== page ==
Rice pilaf with dried fruits and almonds

Rice pilaf with dried fruits and almonds


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About this recipe: Pilaf always begins with a grain – often rice. But the ingredients can vary: you can add dried fruits and sweet spice or vegetables and herbs. This version is bursting with flavour.

Norma MacMillan

Serves: 6 

  • 12 dried apricot halves
  • 15g (½oz) butter
  • 1 medium onion, chopped
  • 175g (6oz) jasmine or long-grain white rice
  • ¼ tsp ground cardamom
  • pepper to taste
  • 600ml (1 pint) low salt vegetable stock
  • 75g (2¾oz) sultanas
  • 40g (1½oz) slivered almonds, toasted
  • sprigs of fresh rosemary to garnish

Prep:15min  ›  Cook:40min  ›  Ready in:55min 

  1. Snip the apricots with kitchen scissors into small slivers. Melt the butter in a large nonstick saucepan over medium heat. Add the onion, rice, cardamom and pepper, and sauté for about 8 minutes or until the rice is toasted.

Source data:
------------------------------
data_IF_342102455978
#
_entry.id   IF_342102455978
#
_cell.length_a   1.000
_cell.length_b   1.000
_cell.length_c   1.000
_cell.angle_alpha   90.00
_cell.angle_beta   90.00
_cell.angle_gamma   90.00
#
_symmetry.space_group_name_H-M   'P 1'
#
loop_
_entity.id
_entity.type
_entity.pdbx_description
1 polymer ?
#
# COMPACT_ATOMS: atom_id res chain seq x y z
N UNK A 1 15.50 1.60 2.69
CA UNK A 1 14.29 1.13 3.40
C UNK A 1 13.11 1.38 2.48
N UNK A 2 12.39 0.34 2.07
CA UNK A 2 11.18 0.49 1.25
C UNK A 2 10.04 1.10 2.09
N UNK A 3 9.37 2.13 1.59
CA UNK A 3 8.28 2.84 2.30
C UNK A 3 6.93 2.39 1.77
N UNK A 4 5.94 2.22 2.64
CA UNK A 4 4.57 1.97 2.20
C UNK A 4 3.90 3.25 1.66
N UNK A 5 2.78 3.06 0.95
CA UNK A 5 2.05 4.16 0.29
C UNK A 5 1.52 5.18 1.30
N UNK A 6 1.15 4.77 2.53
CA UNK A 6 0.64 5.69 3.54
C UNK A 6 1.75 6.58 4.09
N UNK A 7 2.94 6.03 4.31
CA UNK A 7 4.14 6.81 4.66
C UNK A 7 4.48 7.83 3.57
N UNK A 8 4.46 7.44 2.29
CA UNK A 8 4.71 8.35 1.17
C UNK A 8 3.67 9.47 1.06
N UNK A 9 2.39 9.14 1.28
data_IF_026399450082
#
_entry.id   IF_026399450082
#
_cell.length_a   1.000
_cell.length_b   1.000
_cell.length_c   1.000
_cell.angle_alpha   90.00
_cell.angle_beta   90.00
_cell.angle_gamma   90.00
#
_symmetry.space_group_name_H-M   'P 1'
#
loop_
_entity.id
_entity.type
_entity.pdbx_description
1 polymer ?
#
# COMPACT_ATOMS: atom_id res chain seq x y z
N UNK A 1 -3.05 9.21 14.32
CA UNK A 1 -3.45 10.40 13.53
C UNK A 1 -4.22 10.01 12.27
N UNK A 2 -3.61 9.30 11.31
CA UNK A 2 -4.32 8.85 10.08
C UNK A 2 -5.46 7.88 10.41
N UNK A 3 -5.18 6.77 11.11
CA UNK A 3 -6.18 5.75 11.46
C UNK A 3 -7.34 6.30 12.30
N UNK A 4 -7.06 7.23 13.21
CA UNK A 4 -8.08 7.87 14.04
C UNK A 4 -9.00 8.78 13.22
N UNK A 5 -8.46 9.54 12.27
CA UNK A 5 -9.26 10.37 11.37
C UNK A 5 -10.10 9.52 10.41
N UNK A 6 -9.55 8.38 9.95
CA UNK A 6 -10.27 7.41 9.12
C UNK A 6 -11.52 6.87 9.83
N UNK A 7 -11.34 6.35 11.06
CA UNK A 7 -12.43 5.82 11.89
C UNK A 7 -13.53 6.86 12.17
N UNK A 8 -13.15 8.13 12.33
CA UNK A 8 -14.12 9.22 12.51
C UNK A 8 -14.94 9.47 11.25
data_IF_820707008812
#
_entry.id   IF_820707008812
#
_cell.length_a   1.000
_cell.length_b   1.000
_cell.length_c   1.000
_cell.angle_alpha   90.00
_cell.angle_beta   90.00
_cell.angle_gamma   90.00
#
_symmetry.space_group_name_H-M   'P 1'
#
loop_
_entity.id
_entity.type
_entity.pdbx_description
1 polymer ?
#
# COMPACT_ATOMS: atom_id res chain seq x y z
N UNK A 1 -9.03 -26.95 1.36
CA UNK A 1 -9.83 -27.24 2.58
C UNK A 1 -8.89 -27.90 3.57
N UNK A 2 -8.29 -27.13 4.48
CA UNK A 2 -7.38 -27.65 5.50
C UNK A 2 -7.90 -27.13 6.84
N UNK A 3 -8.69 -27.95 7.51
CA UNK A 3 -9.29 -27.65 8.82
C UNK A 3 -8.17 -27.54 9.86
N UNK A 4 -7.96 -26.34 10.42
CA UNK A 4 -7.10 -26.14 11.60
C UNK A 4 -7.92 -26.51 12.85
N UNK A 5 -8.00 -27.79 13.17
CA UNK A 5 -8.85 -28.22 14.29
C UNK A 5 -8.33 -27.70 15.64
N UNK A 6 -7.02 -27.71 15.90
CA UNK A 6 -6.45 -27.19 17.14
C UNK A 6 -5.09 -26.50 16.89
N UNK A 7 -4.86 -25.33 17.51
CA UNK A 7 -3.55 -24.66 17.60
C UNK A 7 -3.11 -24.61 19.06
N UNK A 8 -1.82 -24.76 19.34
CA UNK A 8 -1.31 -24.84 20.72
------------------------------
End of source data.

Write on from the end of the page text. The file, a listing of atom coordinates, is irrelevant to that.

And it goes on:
2. Stir in the stock, sultanas, almonds and apricots, and bring to the boil. Reduce the heat to medium-low. Cover and simmer for about 25 minutes or until the stock is all absorbed. Remove from the heat and leave to stand for 5 minutes. Fluff with a fork, then serve garnished with rosemary sprigs.

Some more ideas

Herbed rice pilaf: Use 185g (6½oz) long-grain brown rice instead of jasmine rice. Sauté 1 chopped green pepper along with the rice and onion, and use 2 tsp chopped fresh thyme and 1 tsp chopped fresh rosemary instead of the cardamom. Replace the sultanas, almonds and apricots with 40g (1½oz) chopped toasted pecan nuts.

Health points

Dried apricots are fat-free and full of nutrients that are good both for blood pressure and lowering cholesterol levels, such as potassium, lycopene, beta-carotene and pectin. In addition, apricots are a rich source of iron. While the drying process removes apricots' store of vitamin C, many other nutrients are enhanced.

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